Establishing paternity is often the first step in many family law cases with children involved. Therefore, parents or the court may request DNA testing in order to determine paternity. A man may also voluntarily take a paternity test to establish parental rights over a child. Laws pertaining to paternity testing in Minnesota were discussed in detail in our previous post. This post will discuss what happens in the event of a positive paternity test result.
Paternity tests are conducted by laboratories accredited by the American Association of Blood Banks. These laboratories provide a result which uses a percentage of presumption of likelihood that a man is the biological father of a child. If a test result suggests that a man is 92 percent or more likely to be the biological father, those results passed on to the court will result in the court identifying this man as the likely father of the child and ordering the payment of child support. However, 92 percent is not a sufficient result to establish definitive biological fatherhood of a child.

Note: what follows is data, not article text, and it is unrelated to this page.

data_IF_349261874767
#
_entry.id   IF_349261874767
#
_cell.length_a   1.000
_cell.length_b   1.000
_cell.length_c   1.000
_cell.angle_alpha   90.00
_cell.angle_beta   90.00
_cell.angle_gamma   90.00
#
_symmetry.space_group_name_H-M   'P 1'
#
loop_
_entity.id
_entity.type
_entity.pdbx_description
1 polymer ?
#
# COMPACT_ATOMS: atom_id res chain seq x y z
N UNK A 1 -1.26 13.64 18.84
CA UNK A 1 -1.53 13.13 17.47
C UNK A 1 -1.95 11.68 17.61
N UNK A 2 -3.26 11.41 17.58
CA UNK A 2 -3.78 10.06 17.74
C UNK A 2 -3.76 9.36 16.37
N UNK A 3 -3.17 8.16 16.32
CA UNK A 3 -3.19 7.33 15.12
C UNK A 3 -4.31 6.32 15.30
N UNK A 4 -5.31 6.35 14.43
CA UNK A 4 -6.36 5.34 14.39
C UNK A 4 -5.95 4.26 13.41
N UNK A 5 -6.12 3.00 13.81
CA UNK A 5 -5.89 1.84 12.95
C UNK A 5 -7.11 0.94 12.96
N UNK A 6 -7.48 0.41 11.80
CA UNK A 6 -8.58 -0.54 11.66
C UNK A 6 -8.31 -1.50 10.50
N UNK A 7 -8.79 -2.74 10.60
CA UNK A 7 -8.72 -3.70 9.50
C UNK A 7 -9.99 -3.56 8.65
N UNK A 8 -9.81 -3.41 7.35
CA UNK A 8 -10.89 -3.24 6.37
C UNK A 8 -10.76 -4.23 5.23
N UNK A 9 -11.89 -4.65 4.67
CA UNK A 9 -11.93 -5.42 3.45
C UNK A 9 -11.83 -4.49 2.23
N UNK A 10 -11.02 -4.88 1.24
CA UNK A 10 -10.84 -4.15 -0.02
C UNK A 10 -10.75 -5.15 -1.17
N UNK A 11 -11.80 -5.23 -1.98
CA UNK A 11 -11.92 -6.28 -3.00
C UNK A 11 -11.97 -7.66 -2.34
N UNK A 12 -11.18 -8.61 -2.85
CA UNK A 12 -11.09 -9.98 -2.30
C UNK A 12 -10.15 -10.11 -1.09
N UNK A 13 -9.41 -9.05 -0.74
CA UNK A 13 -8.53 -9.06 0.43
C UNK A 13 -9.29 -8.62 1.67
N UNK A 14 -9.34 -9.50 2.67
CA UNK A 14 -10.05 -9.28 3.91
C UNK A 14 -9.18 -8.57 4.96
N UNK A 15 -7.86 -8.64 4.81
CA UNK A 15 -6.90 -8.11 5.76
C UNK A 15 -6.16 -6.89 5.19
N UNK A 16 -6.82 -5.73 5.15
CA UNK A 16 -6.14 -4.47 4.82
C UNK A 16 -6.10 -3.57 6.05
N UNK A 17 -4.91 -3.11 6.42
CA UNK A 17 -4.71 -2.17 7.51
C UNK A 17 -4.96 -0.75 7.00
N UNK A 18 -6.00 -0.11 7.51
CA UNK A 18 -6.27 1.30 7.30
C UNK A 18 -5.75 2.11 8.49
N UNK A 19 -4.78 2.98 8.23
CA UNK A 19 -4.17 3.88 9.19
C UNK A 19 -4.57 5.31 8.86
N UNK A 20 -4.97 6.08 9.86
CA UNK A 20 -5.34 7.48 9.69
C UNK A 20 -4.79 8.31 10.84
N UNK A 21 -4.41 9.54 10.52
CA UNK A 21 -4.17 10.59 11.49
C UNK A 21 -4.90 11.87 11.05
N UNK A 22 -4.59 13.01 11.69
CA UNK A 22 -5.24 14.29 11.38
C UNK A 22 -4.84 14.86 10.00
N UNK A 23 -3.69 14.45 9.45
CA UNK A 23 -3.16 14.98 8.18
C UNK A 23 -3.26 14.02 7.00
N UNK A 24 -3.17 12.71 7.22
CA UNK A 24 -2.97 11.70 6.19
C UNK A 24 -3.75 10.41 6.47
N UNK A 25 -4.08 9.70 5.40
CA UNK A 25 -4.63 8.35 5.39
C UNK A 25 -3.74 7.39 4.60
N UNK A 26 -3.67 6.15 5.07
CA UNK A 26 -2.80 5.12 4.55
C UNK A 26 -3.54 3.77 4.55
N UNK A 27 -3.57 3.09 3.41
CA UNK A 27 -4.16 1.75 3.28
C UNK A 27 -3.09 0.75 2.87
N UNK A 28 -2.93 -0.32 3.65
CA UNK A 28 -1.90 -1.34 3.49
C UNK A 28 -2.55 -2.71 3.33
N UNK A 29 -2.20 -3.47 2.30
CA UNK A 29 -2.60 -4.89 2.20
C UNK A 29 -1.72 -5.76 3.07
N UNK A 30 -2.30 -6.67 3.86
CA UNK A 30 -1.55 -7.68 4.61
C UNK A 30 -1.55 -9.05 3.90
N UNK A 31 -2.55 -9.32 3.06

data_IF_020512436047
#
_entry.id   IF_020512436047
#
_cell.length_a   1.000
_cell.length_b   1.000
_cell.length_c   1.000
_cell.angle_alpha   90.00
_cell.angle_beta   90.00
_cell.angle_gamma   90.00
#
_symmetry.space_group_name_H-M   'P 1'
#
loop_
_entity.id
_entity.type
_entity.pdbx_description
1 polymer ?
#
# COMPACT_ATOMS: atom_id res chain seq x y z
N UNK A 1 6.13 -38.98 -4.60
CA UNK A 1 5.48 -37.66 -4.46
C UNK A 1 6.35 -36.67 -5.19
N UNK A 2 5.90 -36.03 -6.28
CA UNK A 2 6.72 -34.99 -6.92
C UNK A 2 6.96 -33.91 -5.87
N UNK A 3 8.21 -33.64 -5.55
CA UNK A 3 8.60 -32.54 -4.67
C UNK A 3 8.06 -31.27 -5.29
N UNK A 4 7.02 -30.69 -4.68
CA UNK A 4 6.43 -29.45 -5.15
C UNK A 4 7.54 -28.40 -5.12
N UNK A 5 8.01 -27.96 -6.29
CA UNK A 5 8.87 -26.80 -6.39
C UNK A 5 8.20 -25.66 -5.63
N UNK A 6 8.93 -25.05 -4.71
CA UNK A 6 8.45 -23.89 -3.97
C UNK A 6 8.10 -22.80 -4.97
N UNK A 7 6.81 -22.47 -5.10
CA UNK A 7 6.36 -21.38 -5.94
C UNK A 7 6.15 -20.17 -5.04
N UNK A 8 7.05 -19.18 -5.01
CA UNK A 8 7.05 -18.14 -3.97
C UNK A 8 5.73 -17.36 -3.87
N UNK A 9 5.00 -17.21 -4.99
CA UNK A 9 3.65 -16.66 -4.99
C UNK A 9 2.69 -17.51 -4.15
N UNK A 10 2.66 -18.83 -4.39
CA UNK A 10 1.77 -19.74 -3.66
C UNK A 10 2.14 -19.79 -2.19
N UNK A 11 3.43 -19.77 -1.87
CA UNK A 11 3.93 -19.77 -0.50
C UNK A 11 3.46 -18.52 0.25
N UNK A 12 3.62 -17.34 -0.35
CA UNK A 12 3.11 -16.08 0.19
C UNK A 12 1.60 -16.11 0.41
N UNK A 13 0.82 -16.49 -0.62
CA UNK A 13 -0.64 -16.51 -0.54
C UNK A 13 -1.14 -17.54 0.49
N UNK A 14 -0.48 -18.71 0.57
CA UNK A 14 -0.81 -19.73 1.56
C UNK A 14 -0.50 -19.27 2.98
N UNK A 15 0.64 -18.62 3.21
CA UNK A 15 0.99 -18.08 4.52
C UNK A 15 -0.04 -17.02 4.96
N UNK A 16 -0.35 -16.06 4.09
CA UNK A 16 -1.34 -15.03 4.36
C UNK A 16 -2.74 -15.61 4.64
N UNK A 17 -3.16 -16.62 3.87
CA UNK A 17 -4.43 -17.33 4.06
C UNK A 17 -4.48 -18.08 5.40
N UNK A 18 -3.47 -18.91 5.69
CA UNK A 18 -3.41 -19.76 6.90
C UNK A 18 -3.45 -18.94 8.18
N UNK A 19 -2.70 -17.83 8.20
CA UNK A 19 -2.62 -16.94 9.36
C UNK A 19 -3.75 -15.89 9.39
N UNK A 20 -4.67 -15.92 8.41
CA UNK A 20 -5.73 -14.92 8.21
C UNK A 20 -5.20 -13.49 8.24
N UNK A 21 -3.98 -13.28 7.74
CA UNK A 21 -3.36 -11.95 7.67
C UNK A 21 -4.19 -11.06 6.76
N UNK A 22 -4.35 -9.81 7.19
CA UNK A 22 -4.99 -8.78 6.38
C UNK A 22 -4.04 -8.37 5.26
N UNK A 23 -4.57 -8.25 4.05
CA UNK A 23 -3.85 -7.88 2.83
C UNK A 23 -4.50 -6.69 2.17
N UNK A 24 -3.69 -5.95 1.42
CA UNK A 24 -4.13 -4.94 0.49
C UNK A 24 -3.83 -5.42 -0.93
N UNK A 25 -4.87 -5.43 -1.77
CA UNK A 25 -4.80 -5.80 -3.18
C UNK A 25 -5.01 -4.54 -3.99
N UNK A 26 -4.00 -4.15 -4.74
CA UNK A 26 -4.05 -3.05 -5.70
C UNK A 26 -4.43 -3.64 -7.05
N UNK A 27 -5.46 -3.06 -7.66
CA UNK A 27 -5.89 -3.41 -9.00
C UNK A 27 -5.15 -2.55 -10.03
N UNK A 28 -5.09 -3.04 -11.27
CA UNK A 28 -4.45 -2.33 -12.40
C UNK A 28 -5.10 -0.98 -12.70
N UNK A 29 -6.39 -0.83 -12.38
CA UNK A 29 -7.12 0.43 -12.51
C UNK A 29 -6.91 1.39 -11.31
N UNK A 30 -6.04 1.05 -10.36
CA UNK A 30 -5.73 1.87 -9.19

In the event that a paternity test result shows that a father is 99 percent or more likely to be father of the child, the court will with no doubt consider that man the biological father. If the man, or any other party, wants to refute the paternity identification, that party must submit adequate evidence to disprove the paternity test. Determining the biological father of a child does not necessarily affect the legal father's rights. However, courts do not allow the DNA donor who assists a parent who is a recipient of child support to claim to be the biological or legal father of the child.
Source: MN.gov, "2014 Minnesota Statutes - 257.62 Blood and Genetic Tests," Accessed on April 2, 2015